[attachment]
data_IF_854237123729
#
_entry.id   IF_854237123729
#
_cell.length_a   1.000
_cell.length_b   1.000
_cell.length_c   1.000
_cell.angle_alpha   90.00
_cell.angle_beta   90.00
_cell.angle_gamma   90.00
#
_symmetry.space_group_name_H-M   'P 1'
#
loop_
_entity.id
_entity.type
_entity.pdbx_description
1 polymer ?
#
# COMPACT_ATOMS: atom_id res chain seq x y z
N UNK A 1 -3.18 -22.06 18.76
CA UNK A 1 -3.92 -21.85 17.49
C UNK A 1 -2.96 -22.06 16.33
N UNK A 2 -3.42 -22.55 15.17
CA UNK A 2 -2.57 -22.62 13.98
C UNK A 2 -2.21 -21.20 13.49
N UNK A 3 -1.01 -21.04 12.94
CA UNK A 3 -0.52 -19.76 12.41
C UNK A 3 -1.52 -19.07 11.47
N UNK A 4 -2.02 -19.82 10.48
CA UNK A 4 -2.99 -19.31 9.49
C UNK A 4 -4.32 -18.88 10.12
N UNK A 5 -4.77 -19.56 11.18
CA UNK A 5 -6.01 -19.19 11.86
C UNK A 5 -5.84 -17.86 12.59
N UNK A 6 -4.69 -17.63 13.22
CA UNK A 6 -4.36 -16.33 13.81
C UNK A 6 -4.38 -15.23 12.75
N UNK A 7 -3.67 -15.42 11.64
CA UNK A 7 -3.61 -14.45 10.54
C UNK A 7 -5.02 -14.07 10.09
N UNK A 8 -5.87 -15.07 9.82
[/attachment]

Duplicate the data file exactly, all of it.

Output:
data_IF_854237123729
#
_entry.id   IF_854237123729
#
_cell.length_a   1.000
_cell.length_b   1.000
_cell.length_c   1.000
_cell.angle_alpha   90.00
_cell.angle_beta   90.00
_cell.angle_gamma   90.00
#
_symmetry.space_group_name_H-M   'P 1'
#
loop_
_entity.id
_entity.type
_entity.pdbx_description
1 polymer ?
#
# COMPACT_ATOMS: atom_id res chain seq x y z
N UNK A 1 -3.18 -22.06 18.76
CA UNK A 1 -3.92 -21.85 17.49
C UNK A 1 -2.96 -22.06 16.33
N UNK A 2 -3.42 -22.55 15.17
CA UNK A 2 -2.57 -22.62 13.98
C UNK A 2 -2.21 -21.20 13.49
N UNK A 3 -1.01 -21.04 12.94
CA UNK A 3 -0.52 -19.76 12.41
C UNK A 3 -1.52 -19.07 11.47
N UNK A 4 -2.02 -19.82 10.48
CA UNK A 4 -2.99 -19.31 9.49
C UNK A 4 -4.32 -18.88 10.12
N UNK A 5 -4.77 -19.56 11.18
CA UNK A 5 -6.01 -19.19 11.86
C UNK A 5 -5.84 -17.86 12.59
N UNK A 6 -4.69 -17.63 13.22
CA UNK A 6 -4.36 -16.33 13.81
C UNK A 6 -4.38 -15.23 12.75
N UNK A 7 -3.67 -15.42 11.64
CA UNK A 7 -3.61 -14.45 10.54
C UNK A 7 -5.02 -14.07 10.09
N UNK A 8 -5.87 -15.07 9.82